Maybe it's atonement for the complete lack of heat in the original Beetle but the second-generation car is a hottie that can warm up the passenger cabin before you make it out of your neighborhood. Like all Beetles, the climate system comes with a replaceable filter for pollen, dirt and odors.
The New Beetle is called a five-passenger vehicle but is best suited for no more than four occupants. The rear seats are most appropriate for children but, like most two-door cars, it is a hassle getting small-fry seated and belted in the back. And while the trunk only has a capacity of 12 cubic feet, the rear seat folds down and give this New Beetle 27.1 cubic feet of storage. We found this space more than ample for our family's monthly haul from the local warehouse club--a load normally transported in a Jeep Grand Cherokee.
In a market where even a fully loaded Chevrolet Cavalier can sticker for over $17,000, the $24,000 tab on the Turbo S is competitive with the cars in its class. Of course, your respective local dealers are likely to lop off a higher percentage of the list price of the Cavalier than the Turbo S. To keep this latest Beetle well south of $30,000, Volkswagen held back on a few features.
One example: The rear view mirror on the Turbo S comes with manual dimming controls whereas the Beetle GLX has an automatic mirror. The GLX also comes with rain-sensitive windshield wipers. And the Turbo S, like all Beetles, has manual, rather than power, front seats. None of these minor limitations detract from the primary virtue of the Turbo S--the driving experience.
The Turbo S is a blast on the road. In stark contrast to prehistoric Bugs, this New Beetle is amazingly quiet, especially for a small car with 180 hp. The turbo kicks in smoothly. Some credit for the silent treatment may be due to VW's addition of a turbo noise filter on the S. If there is turbo lag with this car it isn't readily apparent.
Maximum torque, 173 pound-feet, comes on at 1,950 rpm and hangs in through 5,000 rpm. In short, the Turbo S has plenty of moxie both at the bottom and top end of its range.
Steering on the Turbo S is tight and responsive and the brakes feel up to the task of stopping the car as quickly as needed. The ride is solid, but not punishing; the Turbo S has no trouble maintaining its composure over railroad crossings and minor road bumps.
The stability system (ESP) uses the car's engine power, brakes and transmission to help stabilize the car if it is pushed beyond its normal limits--something that is not easy to do under typical driving conditions.
The speed-activated rear spoiler, which comes standard with the Turbo S and other Beetle turbos, is located just above the rear hatch. The spoiler pops up when the car exceeds 45 mph and lowers when speed drops below 10 mph. It is hard to believe that the sound the spoiler makes upon closing--similar to a power antenna in action--has generated so much hysteria in the automotive press.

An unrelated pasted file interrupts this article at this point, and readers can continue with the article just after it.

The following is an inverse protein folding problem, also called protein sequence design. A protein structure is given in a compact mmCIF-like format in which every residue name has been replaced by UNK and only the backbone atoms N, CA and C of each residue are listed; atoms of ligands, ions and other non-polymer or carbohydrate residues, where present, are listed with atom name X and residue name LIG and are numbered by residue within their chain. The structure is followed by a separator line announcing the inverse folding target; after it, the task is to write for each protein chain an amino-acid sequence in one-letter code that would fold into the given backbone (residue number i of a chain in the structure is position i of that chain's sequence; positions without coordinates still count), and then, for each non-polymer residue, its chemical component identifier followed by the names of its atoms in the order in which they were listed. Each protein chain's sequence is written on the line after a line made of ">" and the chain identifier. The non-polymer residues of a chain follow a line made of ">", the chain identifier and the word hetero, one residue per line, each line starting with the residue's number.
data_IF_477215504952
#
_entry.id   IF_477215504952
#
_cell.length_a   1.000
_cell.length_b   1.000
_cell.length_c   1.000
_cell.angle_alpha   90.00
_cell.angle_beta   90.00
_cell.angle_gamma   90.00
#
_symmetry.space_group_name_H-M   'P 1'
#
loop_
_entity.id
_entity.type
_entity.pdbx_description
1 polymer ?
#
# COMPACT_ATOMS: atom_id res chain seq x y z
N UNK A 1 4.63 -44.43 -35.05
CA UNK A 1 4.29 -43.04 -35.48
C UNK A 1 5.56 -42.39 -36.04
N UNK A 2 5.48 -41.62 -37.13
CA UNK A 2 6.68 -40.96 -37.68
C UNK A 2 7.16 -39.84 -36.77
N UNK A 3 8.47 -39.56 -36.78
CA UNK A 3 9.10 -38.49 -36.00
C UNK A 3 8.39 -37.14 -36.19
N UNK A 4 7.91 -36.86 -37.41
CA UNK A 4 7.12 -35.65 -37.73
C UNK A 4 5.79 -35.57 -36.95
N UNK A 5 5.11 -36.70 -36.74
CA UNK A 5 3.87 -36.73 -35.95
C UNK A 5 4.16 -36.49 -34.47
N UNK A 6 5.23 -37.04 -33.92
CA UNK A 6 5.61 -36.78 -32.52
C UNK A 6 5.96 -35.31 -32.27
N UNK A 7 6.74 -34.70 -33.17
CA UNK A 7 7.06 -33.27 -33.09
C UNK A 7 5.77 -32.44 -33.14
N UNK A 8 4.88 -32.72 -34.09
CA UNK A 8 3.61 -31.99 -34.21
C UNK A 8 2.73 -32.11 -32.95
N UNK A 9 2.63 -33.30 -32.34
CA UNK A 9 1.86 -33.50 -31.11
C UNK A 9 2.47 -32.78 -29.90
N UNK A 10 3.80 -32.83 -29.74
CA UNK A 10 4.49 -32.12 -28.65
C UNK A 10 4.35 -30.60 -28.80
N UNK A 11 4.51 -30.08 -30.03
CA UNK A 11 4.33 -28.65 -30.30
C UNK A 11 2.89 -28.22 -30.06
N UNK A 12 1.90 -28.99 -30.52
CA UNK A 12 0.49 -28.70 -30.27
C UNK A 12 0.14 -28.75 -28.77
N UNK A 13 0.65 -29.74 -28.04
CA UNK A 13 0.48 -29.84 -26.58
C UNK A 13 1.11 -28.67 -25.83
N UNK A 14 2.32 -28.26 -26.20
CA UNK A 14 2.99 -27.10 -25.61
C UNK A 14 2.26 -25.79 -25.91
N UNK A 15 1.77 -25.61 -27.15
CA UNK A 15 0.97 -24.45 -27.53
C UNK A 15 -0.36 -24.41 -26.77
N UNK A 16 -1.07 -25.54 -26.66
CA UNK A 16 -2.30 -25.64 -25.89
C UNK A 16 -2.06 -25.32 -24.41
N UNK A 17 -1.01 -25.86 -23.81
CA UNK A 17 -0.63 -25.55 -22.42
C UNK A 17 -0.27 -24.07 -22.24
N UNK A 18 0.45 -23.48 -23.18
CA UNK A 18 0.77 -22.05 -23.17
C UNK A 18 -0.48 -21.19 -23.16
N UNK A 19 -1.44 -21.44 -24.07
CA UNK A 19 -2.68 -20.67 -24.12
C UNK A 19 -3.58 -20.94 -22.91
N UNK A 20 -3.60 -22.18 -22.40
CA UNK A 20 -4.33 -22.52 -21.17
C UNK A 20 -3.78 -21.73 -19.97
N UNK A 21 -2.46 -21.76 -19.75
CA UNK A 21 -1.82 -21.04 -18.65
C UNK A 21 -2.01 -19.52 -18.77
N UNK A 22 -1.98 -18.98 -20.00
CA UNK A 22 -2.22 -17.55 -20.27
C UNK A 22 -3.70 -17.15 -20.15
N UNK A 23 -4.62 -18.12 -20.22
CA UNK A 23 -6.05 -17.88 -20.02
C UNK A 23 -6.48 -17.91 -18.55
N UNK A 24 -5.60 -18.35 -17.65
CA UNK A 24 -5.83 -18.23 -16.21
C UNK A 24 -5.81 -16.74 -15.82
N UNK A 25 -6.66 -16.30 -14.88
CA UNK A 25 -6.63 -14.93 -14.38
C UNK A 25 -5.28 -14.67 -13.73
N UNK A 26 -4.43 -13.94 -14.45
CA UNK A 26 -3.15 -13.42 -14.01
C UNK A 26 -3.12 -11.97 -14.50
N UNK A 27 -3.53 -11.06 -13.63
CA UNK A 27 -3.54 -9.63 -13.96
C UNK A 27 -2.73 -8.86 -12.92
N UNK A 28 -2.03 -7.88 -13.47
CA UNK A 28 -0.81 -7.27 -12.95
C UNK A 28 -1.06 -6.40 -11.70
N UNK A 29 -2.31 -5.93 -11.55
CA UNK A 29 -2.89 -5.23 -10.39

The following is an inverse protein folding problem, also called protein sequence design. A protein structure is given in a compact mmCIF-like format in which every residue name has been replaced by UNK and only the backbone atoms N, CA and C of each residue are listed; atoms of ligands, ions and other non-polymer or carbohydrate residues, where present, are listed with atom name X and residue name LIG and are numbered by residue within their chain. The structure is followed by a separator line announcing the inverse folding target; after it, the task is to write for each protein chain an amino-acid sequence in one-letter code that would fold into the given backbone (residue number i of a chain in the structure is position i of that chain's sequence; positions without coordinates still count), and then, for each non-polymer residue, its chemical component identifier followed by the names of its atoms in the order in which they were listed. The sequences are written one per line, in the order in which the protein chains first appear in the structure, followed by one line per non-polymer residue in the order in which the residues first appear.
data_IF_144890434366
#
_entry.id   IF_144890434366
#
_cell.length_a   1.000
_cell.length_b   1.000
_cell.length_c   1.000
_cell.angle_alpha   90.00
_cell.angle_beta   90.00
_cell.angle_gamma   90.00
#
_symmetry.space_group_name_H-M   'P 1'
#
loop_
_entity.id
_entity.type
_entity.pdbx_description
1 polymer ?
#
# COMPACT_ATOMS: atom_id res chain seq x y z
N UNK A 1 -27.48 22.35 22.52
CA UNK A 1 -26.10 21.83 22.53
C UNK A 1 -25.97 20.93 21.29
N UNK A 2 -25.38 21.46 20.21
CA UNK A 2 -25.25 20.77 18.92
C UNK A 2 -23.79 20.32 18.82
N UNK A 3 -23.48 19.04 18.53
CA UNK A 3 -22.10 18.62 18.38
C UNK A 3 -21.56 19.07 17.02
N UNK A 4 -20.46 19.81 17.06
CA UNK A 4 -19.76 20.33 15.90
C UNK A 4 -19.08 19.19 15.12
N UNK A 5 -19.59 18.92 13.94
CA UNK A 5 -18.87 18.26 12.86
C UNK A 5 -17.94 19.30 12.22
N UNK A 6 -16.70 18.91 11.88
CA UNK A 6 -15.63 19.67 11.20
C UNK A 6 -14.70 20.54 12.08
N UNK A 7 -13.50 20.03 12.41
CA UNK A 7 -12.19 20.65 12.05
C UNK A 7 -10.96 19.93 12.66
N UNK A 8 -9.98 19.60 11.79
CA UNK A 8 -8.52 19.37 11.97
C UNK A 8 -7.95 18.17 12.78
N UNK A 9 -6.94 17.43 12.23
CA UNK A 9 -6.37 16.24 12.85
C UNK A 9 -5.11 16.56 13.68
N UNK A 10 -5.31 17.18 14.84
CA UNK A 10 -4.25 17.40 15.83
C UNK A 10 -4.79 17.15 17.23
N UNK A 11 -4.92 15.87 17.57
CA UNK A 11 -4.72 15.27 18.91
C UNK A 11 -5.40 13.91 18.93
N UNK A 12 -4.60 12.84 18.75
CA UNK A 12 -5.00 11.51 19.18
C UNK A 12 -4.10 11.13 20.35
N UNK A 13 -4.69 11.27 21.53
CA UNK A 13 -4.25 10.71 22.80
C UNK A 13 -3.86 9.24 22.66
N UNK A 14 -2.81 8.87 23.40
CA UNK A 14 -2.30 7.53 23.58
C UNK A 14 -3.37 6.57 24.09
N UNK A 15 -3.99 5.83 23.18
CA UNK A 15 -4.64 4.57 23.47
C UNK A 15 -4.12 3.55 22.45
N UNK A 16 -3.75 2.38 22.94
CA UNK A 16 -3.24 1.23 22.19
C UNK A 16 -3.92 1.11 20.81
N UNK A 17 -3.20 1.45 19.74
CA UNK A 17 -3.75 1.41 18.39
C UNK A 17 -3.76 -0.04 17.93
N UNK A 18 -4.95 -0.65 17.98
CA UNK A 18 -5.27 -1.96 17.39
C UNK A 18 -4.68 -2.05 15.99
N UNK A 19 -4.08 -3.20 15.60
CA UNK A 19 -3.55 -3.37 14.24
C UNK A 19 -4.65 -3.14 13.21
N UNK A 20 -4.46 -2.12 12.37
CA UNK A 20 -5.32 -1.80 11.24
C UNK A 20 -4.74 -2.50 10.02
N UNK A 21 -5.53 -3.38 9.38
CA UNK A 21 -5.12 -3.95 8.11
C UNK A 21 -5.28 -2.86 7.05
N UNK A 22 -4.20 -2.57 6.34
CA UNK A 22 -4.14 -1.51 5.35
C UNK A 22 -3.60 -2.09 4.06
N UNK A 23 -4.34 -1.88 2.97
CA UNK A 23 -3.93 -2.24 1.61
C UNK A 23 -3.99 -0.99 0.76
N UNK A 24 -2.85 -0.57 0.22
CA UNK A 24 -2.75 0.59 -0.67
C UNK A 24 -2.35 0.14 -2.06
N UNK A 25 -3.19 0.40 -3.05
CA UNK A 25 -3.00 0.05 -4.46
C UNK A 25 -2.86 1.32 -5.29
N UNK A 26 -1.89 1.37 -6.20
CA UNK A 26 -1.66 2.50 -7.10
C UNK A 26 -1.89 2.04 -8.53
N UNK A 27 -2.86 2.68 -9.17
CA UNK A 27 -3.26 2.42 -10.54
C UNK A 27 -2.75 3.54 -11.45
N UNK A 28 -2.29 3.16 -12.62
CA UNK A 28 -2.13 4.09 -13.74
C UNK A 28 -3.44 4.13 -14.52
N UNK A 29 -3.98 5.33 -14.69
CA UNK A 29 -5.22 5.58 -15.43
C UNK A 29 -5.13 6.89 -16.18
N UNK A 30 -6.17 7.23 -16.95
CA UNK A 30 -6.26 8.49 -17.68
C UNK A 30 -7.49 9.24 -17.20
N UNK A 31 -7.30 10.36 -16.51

That's not to say that Volkswagen couldn't do a better job with the spoiler's override switch. Who was the smart guy who decided to put this control underneath the dash? And why bother with an override switch if the car's computer still tells the deflector to move up or down at certain speeds? The car needs a real kill switch that's up front and visible.
But there are some head scratchers. While the Turbo S comes with 17-inch wheels, the spare is only 16 inches. Why is it smaller? The larger wheel won't fit inside the New Beetle's spare tire well. The Turbo S owners' manual cautions against driving any distance or at highway speeds when the spare is in use.
The New Beetle Turbo S is definitely a contender for people who want a zippy, individualistic car and don't have to worry about carrying lots of passengers or big loads. This car also makes sense for big families whose vehicle fleet already contains a sport utility or minivan but lacks a fun-to-drive commuter.
In the mid-$20k price range the Turbo S competes against several terrific sporty vehicles, such as the Acura RSX, Subaru WRX and even the Mazda Miata.
- MSRP: $23,400
- Color options: Reflex Silver metallic, Black, Red and Platinum Gray (early 2003)
- Suspension type: front: independent McPherson struts; rear: independent torsion beam axle
- Acceleration: 7.4 seconds
- Engine type: I-4, turbocharged, with 5 valves per cylinder
- Horsepower: 180 @ 5,500 rpm
- Torque: 173 lbs. Ft. @ 1,950 to 5,00 rpm
- EPA mileage: city 23, highway 30
(by Steve Kichen - Forbes)
It's pretty Obvious what the Volkwagen logo is (a V over a W in a blue background, sorounded by a circle). It's origin is rather mundane though. The logo was the result of an office competition to see come up with a logo. The winner of the competition (who won 50 Marks for his troubles) was an engineer named Franz Reimspiess (the same man who perfected the engine for the Beetle in the 1930's).